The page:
Rays drop protested walk-off contest to Jays

Maddon objects to controversial challenge in fourth inning

Rays drop protested walk-off contest to Jays

TORONTO -- The Rays had a two-game winning streak snapped in a contest that manager Joe Maddon ultimately doesn't think is final.

That's because the skipper protested the game in the fourth inning, long before the Blue Jays outlasted Tampa Bay and won a back-and-forth contest in extra innings. After the Rays tied the game in the ninth, left-hander Jeff Beliveau surrendered a walk-off, two-out single to Jose Reyes in the 10th inning of a 5-4 loss to Toronto in front of 37,451 at Rogers Centre on Saturday afternoon.

"The one thing that really stands out to me is the effort of our club," Maddon said. "I love it, I really love it. The fight in the dog is pretty darn good right now. I'm pleased."

Colby Rasmus began the frame with a bunt single, and he later stole second base to get into scoring position for Reyes. Beliveau replaced Joel Peralta to force Reyes to hit from the right side, and the switch-hitter responded by smacking the first pitch he saw to left field to send the Blue Jays to their seventh walk-off win of the season. Matt Joyce threw home on the play, but Rasmus slid in safely as the ball took a bounce and went past catcher Curt Casali.

"I was just playing baseball, letting my instincts work and just playing the game," Rasmus said of the two-strike bunt.

The Rays coughed up a one-run lead in the seventh inning, but they didn't quit. Down to its last three outs, Tampa Bay clawed back against Blue Jays closer Casey Janssen.

Wil Myers drew a leadoff walk to begin the frame before back-to-back base hits by pinch-hitters Kevin Kiermaier and James Loney tied the game at 4. Peralta worked a clean ninth to force extra innings.

But the Rays potentially could have had more. Kiermaier was wiped off the bases on Loney's hit when he rounded third base and couldn't get back to the bag on time. The rookie, who was looking to score from first, had his mind made up and saw third-base coach Tom Foley waving him home.

Foley, however, second-guessed his decision when he saw how quickly left fielder Melky Cabrera got to the ball. Kiermaier had his head down to make sure he touched third, and when he looked up, he was already past the bag and going full speed. It was difficult to get back in time, especially with the throw Cabrera made, he said.

"I thought [Foley] was going to send me the whole way to score right there -- and I thought I could have," Kiermaier said. "I kind of wish I just ran through it, just tried."

Although that baserunning gaffe was costly, as was a misplay by Brandon Guyer in left field with two outs in the third that led to an RBI double from Reyes -- a play Maddon felt should have been ruled an error -- the Rays skipper was more concerned with the fourth-inning umpiring decision.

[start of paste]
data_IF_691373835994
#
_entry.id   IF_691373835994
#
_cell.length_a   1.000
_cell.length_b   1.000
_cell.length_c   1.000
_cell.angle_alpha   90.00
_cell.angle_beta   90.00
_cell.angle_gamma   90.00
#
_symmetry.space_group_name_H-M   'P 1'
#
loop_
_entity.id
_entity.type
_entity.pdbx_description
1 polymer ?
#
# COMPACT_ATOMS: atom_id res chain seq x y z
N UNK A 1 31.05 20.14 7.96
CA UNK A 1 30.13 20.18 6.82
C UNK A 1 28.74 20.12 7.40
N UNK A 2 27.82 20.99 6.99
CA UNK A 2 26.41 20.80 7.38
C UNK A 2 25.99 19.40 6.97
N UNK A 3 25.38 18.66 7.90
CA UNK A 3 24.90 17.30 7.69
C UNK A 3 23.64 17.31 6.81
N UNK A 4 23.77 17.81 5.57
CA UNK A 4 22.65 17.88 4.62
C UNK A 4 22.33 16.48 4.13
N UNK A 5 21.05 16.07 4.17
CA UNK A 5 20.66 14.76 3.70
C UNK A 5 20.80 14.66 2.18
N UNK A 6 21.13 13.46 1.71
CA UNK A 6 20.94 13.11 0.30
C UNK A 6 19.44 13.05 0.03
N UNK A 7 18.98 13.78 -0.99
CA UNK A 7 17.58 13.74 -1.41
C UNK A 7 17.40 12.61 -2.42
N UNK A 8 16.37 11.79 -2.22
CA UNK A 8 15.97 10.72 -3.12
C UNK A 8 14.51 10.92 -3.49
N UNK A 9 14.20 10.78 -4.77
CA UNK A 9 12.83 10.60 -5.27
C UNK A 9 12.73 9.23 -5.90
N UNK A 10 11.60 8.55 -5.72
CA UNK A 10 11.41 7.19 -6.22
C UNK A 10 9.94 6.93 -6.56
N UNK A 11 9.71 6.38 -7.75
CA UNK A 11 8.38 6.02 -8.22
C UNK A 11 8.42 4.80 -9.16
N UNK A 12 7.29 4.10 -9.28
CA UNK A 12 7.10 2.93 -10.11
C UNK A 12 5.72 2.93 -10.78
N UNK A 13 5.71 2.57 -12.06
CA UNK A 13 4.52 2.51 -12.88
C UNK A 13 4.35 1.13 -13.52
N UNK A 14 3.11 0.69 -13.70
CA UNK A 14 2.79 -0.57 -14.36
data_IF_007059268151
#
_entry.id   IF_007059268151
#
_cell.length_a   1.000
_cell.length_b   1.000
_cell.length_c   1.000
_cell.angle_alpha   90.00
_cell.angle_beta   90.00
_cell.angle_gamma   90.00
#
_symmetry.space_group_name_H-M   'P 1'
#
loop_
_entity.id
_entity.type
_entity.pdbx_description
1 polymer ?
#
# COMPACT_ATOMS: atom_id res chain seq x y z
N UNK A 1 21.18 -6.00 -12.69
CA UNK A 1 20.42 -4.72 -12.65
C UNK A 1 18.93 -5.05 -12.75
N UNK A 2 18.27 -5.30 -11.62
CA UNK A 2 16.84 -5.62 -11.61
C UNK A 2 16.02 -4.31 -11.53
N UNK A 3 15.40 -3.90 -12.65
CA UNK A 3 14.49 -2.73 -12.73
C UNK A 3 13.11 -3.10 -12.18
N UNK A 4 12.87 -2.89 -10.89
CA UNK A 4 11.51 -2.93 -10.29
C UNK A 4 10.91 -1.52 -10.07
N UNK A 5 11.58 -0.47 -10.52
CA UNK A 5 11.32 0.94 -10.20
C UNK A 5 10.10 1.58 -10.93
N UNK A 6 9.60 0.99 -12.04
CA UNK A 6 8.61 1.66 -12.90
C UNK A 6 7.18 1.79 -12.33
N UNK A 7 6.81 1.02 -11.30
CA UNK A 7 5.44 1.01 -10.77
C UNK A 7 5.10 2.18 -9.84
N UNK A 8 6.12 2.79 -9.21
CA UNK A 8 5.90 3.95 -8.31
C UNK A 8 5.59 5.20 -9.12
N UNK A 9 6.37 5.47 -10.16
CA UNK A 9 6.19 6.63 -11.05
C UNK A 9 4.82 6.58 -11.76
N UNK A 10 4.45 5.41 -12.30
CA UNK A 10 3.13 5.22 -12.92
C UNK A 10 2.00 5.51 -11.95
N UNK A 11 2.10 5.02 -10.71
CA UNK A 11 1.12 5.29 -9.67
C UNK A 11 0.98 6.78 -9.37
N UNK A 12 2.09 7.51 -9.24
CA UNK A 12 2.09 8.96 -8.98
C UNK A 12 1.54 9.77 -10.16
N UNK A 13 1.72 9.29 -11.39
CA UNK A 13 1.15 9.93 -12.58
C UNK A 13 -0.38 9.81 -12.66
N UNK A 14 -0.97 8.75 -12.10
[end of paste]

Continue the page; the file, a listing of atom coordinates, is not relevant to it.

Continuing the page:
Maddon declared his team was playing the game under protest after he felt the Blue Jays violated rule II.D of Major League Baseball's replay review regulations. Toronto manager John Gibbons challenged a safe call on a pickoff attempt at first base, which was eventually overturned and took Myers off the bases, but he did so once Buehrle was already on the mound and the rubber and Tampa Bay shortstop Yunel Escobar in the batter's box. The official rules state the challenge was made too late -- and never should have been allowed, period -- because the next play had already started.

For Maddon, the rule is clear, and he said home-plate umpire John Tumpane agreed with him. But crew chief Bob Davidson didn't see it that way.

"I think it's a legitimate protest," Maddon said. "Hitter in the box, pitcher on the mound, on the rubber, that locks the mechanism. It was inappropriate for Bob to do what he did, permit that to happen. I trust that they are going to interpret the rule properly and get us back to that point in the game."

The Rays went down late after Rays starter Jeremy Hellickson was lifted with one out in the seventh, following a Ben Zobrist leaping catch at the wall in right field to rob Adam Lind of extra bases. Brad Boxberger entered and allowed a ground-rule double to the first batter he faced -- Edwin Encarnacion -- before Dioner Navarro followed by clearing the wall in right for a two-run homer, his 10th of the season, to put Toronto ahead, 4-3.

Hellickson was in line for the win, but he had to settle for a no-decision in another strong outing for the right-hander. The 27-year-old allowed two runs on three hits over 6 1/3 innings, walked one and struck out a season-high eight batters. Hellickson sports a 2.61 ERA over seven starts this season.

Hellickson felt his curveball was a big reason behind the performance.

"It's nice to have a putaway pitch," Hellickson said. "The one I have been throwing early has been pretty consistent, but the two-strike one was a lot better today."

Down, 2-1, the Rays, strung together some timely hits off Blue Jays starter Mark Buehrle to go ahead in the seventh before handing the lead right back.

Jose Molina cashed in a run on a base hit to center field to tie things up before Sean Rodriguez followed with an RBI double to left to put the Rays in front, 3-2.

Rodriguez's double chased Buehrle from the contest. The lefty went 6 1/3 innings, allowed three runs on eight hits, walked one and struck out two.

Zobrist recorded the 500th RBI of his career with a well-executed bunt single down the third-base line in the third inning to open up the scoring.

The Rays, who have dropped five of their last seven, had a string of 19 consecutive road contests of allowing three runs of fewer snapped, which was two games shy of tying the Major League record.

Chris Toman is a contributor to MLB.com. This story was not subject to the approval of Major League Baseball or its clubs.